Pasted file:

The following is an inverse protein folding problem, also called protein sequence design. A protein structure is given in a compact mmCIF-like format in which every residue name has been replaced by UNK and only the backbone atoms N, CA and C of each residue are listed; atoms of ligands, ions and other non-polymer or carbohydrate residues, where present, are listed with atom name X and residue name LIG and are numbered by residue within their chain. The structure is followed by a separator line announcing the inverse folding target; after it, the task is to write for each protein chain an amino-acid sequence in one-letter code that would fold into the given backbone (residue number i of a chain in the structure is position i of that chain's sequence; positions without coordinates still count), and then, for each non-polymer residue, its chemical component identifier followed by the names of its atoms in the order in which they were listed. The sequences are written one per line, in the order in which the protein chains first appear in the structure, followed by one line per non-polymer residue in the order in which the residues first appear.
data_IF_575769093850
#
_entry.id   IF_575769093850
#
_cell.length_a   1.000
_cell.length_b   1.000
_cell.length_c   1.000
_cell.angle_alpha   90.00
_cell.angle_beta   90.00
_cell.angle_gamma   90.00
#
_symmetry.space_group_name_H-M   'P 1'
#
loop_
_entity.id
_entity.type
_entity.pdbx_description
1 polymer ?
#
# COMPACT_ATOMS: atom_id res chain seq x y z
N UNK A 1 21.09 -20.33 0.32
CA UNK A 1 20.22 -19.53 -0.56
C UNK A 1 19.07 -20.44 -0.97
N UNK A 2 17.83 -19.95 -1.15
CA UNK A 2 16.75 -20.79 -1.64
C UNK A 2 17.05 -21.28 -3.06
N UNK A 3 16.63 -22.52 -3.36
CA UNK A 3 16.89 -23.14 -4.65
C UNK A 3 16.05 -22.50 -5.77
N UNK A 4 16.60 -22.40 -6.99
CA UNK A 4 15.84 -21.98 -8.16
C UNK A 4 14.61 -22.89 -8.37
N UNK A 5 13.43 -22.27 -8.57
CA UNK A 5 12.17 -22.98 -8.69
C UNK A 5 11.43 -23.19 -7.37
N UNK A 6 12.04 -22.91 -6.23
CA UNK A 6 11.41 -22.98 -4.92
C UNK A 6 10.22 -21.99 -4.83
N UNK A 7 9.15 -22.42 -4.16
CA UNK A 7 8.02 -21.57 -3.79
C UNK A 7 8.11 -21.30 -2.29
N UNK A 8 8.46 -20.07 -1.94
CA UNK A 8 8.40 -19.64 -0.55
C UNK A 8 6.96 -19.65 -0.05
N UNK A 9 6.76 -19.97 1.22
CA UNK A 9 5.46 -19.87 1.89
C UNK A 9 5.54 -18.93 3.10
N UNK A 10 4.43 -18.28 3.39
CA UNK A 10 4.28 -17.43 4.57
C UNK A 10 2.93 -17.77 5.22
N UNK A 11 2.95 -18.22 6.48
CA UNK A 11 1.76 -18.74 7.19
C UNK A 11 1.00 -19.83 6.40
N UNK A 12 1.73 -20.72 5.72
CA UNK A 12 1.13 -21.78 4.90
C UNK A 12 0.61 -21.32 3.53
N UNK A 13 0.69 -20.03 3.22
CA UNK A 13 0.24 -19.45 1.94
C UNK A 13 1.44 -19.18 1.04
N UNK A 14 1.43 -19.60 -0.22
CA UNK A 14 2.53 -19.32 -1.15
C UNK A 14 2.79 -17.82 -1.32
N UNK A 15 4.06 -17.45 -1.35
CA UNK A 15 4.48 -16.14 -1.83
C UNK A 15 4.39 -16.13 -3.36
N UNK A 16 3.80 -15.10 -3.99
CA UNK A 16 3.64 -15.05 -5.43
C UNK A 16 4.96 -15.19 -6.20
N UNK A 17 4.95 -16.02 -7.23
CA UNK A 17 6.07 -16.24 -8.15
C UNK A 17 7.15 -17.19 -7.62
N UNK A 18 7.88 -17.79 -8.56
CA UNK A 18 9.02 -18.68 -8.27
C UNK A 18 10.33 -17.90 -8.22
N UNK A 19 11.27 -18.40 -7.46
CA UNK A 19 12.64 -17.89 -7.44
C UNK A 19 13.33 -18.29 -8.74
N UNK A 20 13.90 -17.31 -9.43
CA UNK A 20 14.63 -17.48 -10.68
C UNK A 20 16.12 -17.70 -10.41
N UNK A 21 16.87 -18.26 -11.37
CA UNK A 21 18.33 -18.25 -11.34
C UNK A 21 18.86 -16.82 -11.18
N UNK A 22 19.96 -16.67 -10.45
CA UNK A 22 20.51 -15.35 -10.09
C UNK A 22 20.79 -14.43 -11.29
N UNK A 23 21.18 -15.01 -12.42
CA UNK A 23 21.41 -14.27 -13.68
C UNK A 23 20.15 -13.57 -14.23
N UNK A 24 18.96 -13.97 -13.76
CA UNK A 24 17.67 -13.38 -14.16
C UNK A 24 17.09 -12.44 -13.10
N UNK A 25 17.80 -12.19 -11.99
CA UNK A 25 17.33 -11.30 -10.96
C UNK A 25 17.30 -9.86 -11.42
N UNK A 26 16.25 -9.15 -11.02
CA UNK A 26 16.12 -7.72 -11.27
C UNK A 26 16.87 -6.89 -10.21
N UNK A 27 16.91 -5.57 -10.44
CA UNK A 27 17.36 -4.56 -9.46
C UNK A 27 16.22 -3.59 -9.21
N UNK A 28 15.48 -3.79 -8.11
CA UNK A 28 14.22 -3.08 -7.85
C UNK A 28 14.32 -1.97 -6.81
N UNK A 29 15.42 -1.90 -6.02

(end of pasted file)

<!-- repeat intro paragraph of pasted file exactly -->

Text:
The following is an inverse protein folding problem, also called protein sequence design. A protein structure is given in a compact mmCIF-like format in which every residue name has been replaced by UNK and only the backbone atoms N, CA and C of each residue are listed; atoms of ligands, ions and other non-polymer or carbohydrate residues, where present, are listed with atom name X and residue name LIG and are numbered by residue within their chain. The structure is followed by a separator line announcing the inverse folding target; after it, the task is to write for each protein chain an amino-acid sequence in one-letter code that would fold into the given backbone (residue number i of a chain in the structure is position i of that chain's sequence; positions without coordinates still count), and then, for each non-polymer residue, its chemical component identifier followed by the names of its atoms in the order in which they were listed. The sequences are written one per line, in the order in which the protein chains first appear in the structure, followed by one line per non-polymer residue in the order in which the residues first appear.